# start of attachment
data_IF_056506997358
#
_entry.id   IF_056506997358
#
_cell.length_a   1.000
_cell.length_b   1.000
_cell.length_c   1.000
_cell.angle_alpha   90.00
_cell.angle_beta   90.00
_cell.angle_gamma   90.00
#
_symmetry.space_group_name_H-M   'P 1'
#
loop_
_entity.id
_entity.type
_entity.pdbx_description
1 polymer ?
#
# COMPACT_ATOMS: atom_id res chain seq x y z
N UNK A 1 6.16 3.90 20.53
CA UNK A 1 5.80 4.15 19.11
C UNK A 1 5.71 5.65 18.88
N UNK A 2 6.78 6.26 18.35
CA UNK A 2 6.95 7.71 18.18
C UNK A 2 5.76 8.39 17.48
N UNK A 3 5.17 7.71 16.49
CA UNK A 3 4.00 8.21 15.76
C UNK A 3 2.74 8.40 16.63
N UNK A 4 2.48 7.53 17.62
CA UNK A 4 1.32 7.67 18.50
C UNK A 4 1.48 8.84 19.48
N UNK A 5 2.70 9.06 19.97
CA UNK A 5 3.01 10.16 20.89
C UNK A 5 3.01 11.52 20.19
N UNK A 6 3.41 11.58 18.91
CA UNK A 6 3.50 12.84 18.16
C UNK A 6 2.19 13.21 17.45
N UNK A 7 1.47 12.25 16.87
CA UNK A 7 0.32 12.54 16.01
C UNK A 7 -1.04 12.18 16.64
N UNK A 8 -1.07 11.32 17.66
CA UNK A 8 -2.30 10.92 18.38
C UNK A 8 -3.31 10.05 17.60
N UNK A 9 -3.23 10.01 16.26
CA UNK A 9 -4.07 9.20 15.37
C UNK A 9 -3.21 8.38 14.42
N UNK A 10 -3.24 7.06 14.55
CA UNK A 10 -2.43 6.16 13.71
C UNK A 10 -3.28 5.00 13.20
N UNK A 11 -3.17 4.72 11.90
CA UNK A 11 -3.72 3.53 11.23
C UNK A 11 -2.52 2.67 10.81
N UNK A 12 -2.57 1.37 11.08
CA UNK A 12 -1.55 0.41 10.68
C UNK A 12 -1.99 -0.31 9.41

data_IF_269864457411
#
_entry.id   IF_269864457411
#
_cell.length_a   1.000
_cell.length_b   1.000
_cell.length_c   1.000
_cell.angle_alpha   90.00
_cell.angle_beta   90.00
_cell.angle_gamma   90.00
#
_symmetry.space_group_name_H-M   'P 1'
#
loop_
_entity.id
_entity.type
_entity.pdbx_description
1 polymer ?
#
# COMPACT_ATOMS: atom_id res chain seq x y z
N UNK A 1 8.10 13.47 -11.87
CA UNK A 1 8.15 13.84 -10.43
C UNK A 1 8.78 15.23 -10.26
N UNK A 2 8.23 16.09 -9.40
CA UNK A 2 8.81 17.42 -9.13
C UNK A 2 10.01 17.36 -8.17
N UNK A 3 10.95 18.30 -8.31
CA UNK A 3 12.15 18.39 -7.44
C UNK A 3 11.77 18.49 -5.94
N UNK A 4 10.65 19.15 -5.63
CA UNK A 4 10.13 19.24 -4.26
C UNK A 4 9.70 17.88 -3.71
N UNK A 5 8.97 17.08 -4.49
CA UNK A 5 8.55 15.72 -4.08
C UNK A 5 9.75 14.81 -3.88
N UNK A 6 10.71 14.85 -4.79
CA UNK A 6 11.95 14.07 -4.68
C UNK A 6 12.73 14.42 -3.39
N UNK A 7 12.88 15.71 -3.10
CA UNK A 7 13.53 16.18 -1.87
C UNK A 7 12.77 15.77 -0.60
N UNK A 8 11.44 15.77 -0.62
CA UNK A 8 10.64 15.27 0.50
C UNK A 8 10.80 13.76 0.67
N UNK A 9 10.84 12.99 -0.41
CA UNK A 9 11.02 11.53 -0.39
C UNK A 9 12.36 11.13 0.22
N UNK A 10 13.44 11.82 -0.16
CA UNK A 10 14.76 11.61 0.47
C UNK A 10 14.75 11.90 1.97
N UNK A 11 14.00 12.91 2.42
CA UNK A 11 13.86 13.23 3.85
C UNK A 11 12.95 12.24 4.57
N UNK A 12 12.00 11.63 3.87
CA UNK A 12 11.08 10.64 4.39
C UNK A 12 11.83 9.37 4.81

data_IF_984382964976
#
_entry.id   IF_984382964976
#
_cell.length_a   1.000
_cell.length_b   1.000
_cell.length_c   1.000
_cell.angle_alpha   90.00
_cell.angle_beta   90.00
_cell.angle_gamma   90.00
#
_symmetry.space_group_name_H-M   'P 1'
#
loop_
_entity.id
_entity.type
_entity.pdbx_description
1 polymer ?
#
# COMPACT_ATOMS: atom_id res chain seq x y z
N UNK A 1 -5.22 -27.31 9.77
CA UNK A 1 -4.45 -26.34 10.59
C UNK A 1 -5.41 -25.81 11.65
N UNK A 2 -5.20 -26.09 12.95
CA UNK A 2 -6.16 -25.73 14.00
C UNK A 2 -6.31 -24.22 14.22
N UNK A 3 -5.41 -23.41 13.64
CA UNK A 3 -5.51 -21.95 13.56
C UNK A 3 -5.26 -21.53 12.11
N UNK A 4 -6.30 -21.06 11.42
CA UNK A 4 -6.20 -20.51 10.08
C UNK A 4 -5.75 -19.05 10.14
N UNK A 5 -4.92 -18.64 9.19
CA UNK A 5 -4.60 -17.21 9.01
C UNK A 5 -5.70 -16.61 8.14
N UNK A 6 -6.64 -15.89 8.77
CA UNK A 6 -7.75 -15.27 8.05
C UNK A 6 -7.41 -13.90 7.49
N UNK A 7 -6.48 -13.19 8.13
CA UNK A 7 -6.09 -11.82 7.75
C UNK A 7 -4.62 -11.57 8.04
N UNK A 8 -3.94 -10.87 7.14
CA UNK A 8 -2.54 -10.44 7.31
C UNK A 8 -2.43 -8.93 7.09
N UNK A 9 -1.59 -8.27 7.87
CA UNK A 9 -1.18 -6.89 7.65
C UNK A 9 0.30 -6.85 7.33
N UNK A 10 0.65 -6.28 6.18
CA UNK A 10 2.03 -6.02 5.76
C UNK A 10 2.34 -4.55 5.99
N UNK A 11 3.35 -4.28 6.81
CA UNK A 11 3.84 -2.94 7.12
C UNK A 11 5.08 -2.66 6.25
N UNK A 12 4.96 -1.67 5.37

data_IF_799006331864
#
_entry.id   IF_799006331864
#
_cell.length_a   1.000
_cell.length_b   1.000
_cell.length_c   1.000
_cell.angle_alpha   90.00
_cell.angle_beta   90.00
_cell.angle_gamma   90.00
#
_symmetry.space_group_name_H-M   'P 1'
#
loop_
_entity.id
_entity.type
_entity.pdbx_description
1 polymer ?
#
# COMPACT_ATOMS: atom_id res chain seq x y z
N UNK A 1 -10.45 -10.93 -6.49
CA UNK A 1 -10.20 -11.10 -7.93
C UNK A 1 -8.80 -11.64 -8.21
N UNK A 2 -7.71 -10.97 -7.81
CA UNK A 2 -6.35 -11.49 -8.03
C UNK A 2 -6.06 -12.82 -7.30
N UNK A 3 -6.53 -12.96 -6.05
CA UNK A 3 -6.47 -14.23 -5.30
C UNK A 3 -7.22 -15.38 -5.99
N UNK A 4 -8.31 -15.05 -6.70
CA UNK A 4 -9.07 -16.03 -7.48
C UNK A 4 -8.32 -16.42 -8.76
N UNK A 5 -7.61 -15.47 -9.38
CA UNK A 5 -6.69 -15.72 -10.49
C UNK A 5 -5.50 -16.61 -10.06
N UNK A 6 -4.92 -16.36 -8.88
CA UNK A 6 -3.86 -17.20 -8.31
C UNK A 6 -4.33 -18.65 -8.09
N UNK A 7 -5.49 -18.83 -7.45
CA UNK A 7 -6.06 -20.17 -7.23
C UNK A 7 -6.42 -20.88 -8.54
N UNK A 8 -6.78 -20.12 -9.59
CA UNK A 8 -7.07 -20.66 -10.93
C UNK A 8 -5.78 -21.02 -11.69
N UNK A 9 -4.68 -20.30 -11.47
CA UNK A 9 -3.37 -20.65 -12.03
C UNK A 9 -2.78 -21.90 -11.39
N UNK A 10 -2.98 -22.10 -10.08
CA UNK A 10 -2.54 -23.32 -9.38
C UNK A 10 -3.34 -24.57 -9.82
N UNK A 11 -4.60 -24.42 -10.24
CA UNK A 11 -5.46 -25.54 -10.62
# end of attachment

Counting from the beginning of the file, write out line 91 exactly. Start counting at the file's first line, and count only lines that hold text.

C UNK A 5 9.75 14.81 -3.88